Monkey See, Monkey Do? Deciphering the Structure-Function Relationship in the Fossil Record

An organism’s survival is contingent on the way it moves and interacts with the environment. We can get at the relationship between a living organism’s morphology and the way it moves through direct observation and experimentation. This relationship, however, is more clandestine in fossil organisms. In our last blog post, Ben touched on the use of comparative anatomy to infer the structure-function relationship in the fossil record. In this post, I briefly explore this topic from a historical perspective and discuss its potential for evolutionary analysis. 

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Dynamic Duos: Why Examining More Bones is (Mechanically) Better Than One

A common question raised in research by morphologists and functional anatomists is, “How do we better understand the movement of this creature?” From the work of earliest naturalists, descriptions of the shape and size of bones were key aspects to this research endeavor. Further, because of the fragmentary nature of the fossils of many ancient organisms, scientists learned to draw conclusions from isolated or a few skeletal elements. Perhaps because of decades of using this approach, we have grown accustomed to examining certain single bones over others, even when we have completely intact skeletons to consider. Yet, examining one element may be ignoring subtle but important contributions that better explain variation in the morphology of multiple bones.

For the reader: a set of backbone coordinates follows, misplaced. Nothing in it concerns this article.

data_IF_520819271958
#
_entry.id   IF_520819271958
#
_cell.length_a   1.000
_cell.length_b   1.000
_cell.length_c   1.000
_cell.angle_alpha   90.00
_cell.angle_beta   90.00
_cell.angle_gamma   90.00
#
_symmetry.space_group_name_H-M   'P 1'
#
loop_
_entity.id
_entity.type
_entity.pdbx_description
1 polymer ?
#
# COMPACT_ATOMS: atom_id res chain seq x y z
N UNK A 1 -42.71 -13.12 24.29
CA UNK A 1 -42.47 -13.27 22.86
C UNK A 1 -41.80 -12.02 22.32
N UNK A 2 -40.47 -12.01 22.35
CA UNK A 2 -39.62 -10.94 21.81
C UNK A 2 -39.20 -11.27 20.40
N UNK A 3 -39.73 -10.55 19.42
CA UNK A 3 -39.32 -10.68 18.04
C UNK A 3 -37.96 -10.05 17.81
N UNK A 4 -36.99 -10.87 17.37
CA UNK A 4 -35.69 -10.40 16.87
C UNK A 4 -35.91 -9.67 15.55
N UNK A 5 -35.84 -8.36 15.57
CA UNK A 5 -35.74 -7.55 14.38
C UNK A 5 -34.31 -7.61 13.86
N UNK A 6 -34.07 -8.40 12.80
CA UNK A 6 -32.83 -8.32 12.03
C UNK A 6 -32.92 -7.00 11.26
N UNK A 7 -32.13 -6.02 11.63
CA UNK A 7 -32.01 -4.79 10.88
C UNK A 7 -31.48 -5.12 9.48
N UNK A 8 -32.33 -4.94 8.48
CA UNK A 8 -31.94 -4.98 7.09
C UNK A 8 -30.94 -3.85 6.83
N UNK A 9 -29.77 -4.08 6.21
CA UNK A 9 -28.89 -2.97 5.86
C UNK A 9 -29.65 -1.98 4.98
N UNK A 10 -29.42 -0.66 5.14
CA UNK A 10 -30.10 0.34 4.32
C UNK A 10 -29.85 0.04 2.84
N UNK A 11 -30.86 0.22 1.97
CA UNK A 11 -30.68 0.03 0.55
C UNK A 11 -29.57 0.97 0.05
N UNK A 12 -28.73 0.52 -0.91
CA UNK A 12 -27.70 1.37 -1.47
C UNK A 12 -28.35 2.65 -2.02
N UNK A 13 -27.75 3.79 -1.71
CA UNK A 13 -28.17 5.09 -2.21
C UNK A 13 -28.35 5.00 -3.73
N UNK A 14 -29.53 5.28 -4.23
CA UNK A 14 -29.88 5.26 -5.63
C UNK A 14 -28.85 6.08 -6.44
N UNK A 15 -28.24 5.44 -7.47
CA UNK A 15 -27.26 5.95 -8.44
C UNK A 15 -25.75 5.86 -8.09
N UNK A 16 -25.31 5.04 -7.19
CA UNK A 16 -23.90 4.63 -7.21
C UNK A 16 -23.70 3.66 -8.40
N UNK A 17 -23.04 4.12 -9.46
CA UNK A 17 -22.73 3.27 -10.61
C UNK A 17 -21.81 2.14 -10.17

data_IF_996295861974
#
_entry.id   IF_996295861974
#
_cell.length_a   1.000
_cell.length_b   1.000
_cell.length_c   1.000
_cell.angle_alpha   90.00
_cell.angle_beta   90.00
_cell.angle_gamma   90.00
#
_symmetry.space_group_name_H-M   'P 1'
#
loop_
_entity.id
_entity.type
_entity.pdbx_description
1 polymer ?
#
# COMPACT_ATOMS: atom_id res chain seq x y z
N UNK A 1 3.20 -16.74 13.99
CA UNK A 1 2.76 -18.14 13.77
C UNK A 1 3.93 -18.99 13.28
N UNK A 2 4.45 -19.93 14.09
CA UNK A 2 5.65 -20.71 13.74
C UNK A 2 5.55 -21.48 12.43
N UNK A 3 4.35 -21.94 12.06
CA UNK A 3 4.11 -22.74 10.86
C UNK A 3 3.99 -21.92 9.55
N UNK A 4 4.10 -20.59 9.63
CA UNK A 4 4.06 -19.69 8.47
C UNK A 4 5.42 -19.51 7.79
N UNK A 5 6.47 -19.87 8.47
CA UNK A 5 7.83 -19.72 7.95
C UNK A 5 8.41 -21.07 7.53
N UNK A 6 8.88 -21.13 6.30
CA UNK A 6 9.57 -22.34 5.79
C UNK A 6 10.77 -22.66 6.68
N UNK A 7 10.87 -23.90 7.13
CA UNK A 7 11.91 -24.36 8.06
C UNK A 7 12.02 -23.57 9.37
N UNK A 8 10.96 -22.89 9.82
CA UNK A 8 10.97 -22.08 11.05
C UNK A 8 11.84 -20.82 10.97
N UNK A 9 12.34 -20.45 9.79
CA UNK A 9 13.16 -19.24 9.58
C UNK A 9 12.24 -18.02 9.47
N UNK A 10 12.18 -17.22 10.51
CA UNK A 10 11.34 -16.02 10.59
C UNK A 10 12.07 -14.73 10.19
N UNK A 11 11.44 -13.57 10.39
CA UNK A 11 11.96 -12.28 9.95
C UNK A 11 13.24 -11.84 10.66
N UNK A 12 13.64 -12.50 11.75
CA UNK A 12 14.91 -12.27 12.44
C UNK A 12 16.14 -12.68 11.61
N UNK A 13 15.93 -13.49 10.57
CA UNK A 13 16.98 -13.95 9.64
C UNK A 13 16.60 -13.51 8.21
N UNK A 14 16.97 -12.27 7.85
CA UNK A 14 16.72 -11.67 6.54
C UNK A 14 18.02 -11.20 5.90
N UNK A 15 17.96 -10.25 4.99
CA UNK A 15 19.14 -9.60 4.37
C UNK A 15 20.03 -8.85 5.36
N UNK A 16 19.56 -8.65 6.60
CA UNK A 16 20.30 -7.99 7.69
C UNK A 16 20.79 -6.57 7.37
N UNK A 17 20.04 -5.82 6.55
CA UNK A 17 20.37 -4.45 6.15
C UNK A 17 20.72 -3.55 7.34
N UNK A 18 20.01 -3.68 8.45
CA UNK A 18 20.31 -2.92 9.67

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Shhh, We Can’t Talk About That: Is Mental Health an Academic Taboo?

There aren’t very many taboo subjects when you’re a scientist. As an anthropologist, at some point I’m likely to have a very serious discussion about body decomposition, lemur poop, primate sperm competition--you name it. As researchers, we’re able to set aside some of our social or personal discomfort in the name of asking relevant scientific questions, and that’s as it should be. Otherwise, we end up ignoring potentially rich bodies of evidence. But there’s at least one topic that we still have some trouble addressing with frankness: our own mental health.

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What’s in a Measurement? The Inside (and Outside) Story

In our last two posts, Kristen and Sam discussed established ways to model the effects of evolutionary forces on skeletal traits. As they both mentioned, we often ask ourselves about whether what we are measuring best represents the traits we’re interested in modeling. At first glance, this may seem to be an esoteric issue, but as I’ll argue here, we should be cautious about measurement choice when we are trying to understand evolutionary change.

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